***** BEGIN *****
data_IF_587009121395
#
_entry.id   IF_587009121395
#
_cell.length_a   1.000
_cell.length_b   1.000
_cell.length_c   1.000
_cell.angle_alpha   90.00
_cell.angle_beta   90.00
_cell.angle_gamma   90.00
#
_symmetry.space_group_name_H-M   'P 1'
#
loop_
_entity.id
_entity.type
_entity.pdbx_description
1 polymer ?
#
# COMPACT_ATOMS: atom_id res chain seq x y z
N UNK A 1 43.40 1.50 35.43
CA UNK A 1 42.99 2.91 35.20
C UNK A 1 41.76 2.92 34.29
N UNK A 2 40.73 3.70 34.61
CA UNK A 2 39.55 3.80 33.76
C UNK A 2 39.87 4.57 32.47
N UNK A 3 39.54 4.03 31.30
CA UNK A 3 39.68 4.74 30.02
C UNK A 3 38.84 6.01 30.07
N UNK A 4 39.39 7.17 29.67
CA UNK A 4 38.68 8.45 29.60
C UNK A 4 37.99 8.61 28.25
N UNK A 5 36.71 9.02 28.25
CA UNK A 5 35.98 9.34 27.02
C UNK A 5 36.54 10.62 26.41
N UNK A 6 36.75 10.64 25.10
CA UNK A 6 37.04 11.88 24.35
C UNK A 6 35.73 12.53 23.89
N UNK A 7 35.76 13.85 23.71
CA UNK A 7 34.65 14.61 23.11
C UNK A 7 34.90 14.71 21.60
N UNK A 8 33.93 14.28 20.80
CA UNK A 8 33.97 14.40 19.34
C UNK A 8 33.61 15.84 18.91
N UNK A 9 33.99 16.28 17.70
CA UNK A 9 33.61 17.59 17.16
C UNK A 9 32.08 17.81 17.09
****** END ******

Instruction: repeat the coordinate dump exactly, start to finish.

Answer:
data_IF_587009121395
#
_entry.id   IF_587009121395
#
_cell.length_a   1.000
_cell.length_b   1.000
_cell.length_c   1.000
_cell.angle_alpha   90.00
_cell.angle_beta   90.00
_cell.angle_gamma   90.00
#
_symmetry.space_group_name_H-M   'P 1'
#
loop_
_entity.id
_entity.type
_entity.pdbx_description
1 polymer ?
#
# COMPACT_ATOMS: atom_id res chain seq x y z
N UNK A 1 43.40 1.50 35.43
CA UNK A 1 42.99 2.91 35.20
C UNK A 1 41.76 2.92 34.29
N UNK A 2 40.73 3.70 34.61
CA UNK A 2 39.55 3.80 33.76
C UNK A 2 39.87 4.57 32.47
N UNK A 3 39.54 4.03 31.30
CA UNK A 3 39.68 4.74 30.02
C UNK A 3 38.84 6.01 30.07
N UNK A 4 39.39 7.17 29.67
CA UNK A 4 38.68 8.45 29.60
C UNK A 4 37.99 8.61 28.25
N UNK A 5 36.71 9.02 28.25
CA UNK A 5 35.98 9.34 27.02
C UNK A 5 36.54 10.62 26.41
N UNK A 6 36.75 10.64 25.10
CA UNK A 6 37.04 11.88 24.35
C UNK A 6 35.73 12.53 23.89
N UNK A 7 35.76 13.85 23.71
CA UNK A 7 34.65 14.61 23.11
C UNK A 7 34.90 14.71 21.60
N UNK A 8 33.93 14.28 20.80
CA UNK A 8 33.97 14.40 19.34
C UNK A 8 33.61 15.84 18.91
N UNK A 9 33.99 16.28 17.70
CA UNK A 9 33.61 17.59 17.16
C UNK A 9 32.08 17.81 17.09